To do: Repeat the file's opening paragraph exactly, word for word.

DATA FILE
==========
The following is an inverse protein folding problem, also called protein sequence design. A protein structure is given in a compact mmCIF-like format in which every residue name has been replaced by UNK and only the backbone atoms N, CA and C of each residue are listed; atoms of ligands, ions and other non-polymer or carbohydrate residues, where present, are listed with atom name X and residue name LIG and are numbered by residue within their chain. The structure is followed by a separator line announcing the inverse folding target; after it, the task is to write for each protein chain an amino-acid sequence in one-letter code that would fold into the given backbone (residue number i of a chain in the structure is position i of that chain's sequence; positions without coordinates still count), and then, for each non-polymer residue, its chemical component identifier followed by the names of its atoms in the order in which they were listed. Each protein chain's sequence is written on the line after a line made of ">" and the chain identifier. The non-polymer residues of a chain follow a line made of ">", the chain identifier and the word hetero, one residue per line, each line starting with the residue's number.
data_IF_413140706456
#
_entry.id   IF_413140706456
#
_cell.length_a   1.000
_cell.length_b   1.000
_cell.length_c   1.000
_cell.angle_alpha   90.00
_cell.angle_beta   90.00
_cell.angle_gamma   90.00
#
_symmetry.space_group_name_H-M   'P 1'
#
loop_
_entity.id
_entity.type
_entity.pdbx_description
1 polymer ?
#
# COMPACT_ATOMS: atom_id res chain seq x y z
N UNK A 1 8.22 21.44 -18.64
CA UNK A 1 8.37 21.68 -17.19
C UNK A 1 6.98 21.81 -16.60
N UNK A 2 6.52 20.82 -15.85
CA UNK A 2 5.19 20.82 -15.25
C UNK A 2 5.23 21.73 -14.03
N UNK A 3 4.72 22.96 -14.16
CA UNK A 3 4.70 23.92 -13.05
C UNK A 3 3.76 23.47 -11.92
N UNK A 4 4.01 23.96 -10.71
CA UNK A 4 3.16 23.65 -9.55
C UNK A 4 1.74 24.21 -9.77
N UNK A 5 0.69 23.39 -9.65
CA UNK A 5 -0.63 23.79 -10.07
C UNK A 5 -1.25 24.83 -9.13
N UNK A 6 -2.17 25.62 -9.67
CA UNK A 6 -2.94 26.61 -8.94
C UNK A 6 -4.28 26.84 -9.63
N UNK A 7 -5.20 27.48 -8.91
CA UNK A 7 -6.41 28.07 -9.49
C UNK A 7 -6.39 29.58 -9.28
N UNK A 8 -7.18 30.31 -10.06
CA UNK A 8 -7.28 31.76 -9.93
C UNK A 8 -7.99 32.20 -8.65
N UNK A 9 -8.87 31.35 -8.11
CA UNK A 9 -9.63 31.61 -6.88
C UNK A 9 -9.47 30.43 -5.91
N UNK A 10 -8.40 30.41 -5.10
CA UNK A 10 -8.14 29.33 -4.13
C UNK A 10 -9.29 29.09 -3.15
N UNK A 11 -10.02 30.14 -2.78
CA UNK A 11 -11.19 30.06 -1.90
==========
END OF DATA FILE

The following is an inverse protein folding problem, also called protein sequence design. A protein structure is given in a compact mmCIF-like format in which every residue name has been replaced by UNK and only the backbone atoms N, CA and C of each residue are listed; atoms of ligands, ions and other non-polymer or carbohydrate residues, where present, are listed with atom name X and residue name LIG and are numbered by residue within their chain. The structure is followed by a separator line announcing the inverse folding target; after it, the task is to write for each protein chain an amino-acid sequence in one-letter code that would fold into the given backbone (residue number i of a chain in the structure is position i of that chain's sequence; positions without coordinates still count), and then, for each non-polymer residue, its chemical component identifier followed by the names of its atoms in the order in which they were listed. Each protein chain's sequence is written on the line after a line made of ">" and the chain identifier. The non-polymer residues of a chain follow a line made of ">", the chain identifier and the word hetero, one residue per line, each line starting with the residue's number.